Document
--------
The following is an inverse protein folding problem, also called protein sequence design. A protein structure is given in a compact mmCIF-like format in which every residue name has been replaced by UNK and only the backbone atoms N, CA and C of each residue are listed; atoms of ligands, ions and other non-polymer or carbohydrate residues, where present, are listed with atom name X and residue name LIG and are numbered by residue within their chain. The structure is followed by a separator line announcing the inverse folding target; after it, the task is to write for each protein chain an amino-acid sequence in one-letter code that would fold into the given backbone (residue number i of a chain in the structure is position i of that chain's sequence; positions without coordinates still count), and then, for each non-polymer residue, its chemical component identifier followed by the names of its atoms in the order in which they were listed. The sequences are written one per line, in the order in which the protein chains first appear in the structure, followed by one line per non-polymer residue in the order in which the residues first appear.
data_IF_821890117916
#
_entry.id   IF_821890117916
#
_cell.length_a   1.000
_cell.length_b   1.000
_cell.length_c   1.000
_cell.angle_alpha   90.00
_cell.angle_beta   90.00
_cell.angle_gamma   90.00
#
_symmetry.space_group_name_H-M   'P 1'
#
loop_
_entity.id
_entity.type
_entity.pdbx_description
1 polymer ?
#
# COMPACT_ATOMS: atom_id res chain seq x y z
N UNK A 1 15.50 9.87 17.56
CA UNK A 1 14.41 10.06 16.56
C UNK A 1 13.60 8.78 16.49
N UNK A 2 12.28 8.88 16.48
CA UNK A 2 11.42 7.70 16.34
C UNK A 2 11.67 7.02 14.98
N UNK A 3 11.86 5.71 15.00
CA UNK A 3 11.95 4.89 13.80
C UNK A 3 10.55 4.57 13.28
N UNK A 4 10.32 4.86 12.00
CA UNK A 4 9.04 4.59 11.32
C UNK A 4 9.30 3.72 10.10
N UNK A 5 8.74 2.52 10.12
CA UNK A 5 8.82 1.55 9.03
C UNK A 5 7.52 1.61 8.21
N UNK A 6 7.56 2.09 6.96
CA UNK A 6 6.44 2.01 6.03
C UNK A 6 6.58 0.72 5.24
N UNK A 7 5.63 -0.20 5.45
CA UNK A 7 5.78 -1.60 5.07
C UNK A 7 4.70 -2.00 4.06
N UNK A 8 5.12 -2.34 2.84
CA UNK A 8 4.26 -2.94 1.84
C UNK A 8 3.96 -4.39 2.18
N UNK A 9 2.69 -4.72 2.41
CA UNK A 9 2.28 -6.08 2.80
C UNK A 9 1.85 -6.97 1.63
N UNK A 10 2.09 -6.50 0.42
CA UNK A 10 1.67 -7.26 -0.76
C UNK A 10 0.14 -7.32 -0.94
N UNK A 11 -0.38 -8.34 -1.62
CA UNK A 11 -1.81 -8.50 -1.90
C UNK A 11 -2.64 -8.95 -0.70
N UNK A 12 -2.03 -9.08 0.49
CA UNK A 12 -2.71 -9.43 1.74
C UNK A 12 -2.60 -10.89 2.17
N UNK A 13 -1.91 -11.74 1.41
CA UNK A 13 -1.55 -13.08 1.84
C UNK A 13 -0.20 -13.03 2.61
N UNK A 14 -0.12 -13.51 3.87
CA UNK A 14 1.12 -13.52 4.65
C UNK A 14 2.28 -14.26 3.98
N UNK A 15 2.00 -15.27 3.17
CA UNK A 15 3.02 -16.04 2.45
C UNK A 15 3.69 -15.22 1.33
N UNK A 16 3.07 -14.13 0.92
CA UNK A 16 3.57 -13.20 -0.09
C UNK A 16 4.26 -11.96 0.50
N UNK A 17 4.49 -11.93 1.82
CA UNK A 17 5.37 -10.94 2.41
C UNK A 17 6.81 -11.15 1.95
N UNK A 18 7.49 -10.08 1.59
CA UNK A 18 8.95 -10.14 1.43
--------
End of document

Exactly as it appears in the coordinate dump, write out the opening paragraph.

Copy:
The following is an inverse protein folding problem, also called protein sequence design. A protein structure is given in a compact mmCIF-like format in which every residue name has been replaced by UNK and only the backbone atoms N, CA and C of each residue are listed; atoms of ligands, ions and other non-polymer or carbohydrate residues, where present, are listed with atom name X and residue name LIG and are numbered by residue within their chain. The structure is followed by a separator line announcing the inverse folding target; after it, the task is to write for each protein chain an amino-acid sequence in one-letter code that would fold into the given backbone (residue number i of a chain in the structure is position i of that chain's sequence; positions without coordinates still count), and then, for each non-polymer residue, its chemical component identifier followed by the names of its atoms in the order in which they were listed. The sequences are written one per line, in the order in which the protein chains first appear in the structure, followed by one line per non-polymer residue in the order in which the residues first appear.